IPPR North sets out options to reboot devolution drive

2 Feb 17

Government should reboot the stalled devolution agenda by offering a ‘menu’ of options, each with a different balance between taking on power and agreeing to greater accountability, IPPR North has said.

In a report, the think-tank said that in order for deprived areas of the country to receive the benefits of devolution, a more “nuanced” approach was needed.

IPPR North identified what it called a government reluctance to cede power to local areas that have not signed off “robust accountability models.”

Under the government’s devolution drive, deals for extra powers have been reached with Greater Manchester, Sheffield, Birmingham and Liverpool and the Tees Valley, with metro mayors set to be elected in May.

Others are also under discussion, while a proposal for the North East Combined Authority has been rejected by four of the seven councils.

In his Autumn Statement, chancellor Philip Hammond confirmed combined authorities led by new ‘metro’ mayors will to be given the power to borrow money, for their new functions, enabling them to invest in infrastructure.

While IPPR North applauded the government for avoiding a ‘one-size-fits-all’ template for devolution, it maintained a “lack of clarity and ambition” from national politicians had still undermined discussions with local councils.

A plan that would have seen powers devolved to the North East Combined Authority was rejected by local councillors, after concerns there was not enough money in the package.

Among the suggestions raised by the think-tank is for the Department for Communities and Local Government and the Treasury to offer councils a devolution framework based on a series of stages. This would allow for local areas to take on more power in return for measures to improve their governance.

The additional powers would range from additional freedom over public spending in an area to greater retention of tax revenues and the ability to introduce new levies. These would need to be matched to governance reforms, such as the introduction of a local public accounts committees to scrutinize devolved spending and increased public involvement in decision-making such as citizens’ panels or local referenda. Changes could even include to a proportional representation system for council elections or the introduction of a second chamber in local government to represent local business and community interests.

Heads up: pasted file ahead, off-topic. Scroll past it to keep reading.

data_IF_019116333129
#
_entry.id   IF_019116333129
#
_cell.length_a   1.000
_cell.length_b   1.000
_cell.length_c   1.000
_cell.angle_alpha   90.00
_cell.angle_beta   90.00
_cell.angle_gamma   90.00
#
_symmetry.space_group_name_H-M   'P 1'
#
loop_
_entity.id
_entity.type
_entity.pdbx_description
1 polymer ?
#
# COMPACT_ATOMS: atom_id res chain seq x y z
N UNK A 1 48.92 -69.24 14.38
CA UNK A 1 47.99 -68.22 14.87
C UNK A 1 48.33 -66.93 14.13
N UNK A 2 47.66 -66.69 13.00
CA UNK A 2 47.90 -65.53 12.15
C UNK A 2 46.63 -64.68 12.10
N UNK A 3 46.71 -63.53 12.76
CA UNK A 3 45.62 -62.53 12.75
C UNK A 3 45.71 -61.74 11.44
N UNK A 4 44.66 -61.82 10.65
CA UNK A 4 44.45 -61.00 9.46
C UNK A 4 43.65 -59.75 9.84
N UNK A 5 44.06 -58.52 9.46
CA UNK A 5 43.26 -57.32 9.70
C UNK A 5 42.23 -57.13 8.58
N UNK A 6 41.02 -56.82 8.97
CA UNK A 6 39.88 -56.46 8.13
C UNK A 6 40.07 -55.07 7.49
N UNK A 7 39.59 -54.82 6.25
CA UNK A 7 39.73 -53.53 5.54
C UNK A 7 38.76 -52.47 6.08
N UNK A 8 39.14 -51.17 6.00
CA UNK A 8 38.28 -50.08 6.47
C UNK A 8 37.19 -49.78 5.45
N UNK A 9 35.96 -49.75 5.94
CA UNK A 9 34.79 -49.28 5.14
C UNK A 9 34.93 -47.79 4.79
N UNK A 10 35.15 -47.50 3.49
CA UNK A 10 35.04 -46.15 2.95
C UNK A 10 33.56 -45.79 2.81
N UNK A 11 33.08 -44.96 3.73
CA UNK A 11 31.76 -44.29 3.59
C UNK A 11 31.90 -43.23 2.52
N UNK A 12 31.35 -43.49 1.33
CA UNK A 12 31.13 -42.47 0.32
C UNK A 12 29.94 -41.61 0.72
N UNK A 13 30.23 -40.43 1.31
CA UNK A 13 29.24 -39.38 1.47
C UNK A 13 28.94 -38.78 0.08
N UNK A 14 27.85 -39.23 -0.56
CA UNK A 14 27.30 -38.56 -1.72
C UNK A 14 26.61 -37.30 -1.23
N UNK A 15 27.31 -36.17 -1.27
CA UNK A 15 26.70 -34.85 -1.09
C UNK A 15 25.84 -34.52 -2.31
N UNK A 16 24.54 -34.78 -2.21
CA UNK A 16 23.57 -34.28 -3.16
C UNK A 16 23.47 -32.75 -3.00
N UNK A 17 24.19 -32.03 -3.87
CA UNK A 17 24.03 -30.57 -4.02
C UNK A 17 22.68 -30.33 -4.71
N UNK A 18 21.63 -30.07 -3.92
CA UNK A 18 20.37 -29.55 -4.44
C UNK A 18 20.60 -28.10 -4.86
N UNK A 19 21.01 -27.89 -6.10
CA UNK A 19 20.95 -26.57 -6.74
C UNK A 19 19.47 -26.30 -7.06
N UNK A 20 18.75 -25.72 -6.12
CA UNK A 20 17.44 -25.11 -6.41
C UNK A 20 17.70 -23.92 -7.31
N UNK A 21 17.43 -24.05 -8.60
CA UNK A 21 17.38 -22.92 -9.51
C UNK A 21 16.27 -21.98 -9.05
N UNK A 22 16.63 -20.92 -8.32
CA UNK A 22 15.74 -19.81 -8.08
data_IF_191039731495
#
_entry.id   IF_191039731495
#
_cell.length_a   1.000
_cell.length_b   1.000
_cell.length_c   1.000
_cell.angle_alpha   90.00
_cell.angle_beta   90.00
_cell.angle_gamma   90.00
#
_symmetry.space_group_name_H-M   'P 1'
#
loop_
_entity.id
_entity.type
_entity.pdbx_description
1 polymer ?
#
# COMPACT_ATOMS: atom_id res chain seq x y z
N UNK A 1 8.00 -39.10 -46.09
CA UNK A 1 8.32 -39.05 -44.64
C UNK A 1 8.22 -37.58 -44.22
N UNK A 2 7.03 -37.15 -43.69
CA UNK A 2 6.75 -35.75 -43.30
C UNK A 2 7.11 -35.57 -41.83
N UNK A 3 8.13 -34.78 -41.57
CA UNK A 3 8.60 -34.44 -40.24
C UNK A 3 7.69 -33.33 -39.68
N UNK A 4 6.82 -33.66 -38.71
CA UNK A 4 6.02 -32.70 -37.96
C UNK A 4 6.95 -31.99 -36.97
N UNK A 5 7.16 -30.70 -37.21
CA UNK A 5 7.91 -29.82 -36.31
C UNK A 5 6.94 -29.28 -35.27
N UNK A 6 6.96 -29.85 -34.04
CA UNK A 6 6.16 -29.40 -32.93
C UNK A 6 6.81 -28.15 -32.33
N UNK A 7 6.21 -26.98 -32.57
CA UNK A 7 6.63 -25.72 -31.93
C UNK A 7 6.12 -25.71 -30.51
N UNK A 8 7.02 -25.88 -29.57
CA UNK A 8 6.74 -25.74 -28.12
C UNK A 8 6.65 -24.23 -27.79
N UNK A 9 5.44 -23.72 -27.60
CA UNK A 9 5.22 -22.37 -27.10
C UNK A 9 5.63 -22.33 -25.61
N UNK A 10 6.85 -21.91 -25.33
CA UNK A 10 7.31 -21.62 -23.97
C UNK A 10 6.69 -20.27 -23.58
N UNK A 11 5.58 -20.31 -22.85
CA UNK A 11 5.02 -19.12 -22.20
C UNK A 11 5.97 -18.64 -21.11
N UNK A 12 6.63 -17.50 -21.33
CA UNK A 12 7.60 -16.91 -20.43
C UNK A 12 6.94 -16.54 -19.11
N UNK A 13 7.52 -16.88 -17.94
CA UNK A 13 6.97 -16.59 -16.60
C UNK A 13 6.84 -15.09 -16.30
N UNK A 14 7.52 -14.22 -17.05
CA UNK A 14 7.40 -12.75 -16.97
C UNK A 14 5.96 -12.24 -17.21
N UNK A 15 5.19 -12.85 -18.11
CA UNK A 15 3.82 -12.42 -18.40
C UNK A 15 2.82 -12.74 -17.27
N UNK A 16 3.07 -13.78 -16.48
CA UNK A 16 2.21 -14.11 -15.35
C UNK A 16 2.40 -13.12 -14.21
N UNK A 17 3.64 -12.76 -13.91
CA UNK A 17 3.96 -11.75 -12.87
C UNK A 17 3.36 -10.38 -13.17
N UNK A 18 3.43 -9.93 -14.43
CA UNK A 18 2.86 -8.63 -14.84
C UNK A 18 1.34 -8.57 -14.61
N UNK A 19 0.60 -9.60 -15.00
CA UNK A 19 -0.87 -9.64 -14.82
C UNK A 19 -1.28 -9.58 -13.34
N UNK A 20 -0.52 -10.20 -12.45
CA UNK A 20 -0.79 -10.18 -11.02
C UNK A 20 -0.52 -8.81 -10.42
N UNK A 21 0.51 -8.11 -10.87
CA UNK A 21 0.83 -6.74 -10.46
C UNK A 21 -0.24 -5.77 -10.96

Jack Hunter, author of the report and IPPR North researcher, said that to restart the devolution process, central government should take the lead and set out its plans carefully. 

“To date, discussions around devolution have been conducted in secret and according to a set of unknown principals. By providing greater clarity about its underlying principles, government can reboot the devolution process and put the onus firmly on local leaders”.

This would encourage them, he said, to “work creatively to develop governance solutions that work for their area.”

Ed Cox, director of the IPPR North think-tank added a nuanced approach was required, that “takes seriously the economic strengths and weaknesses in ‘left behind’ areas beyond big city centres.”

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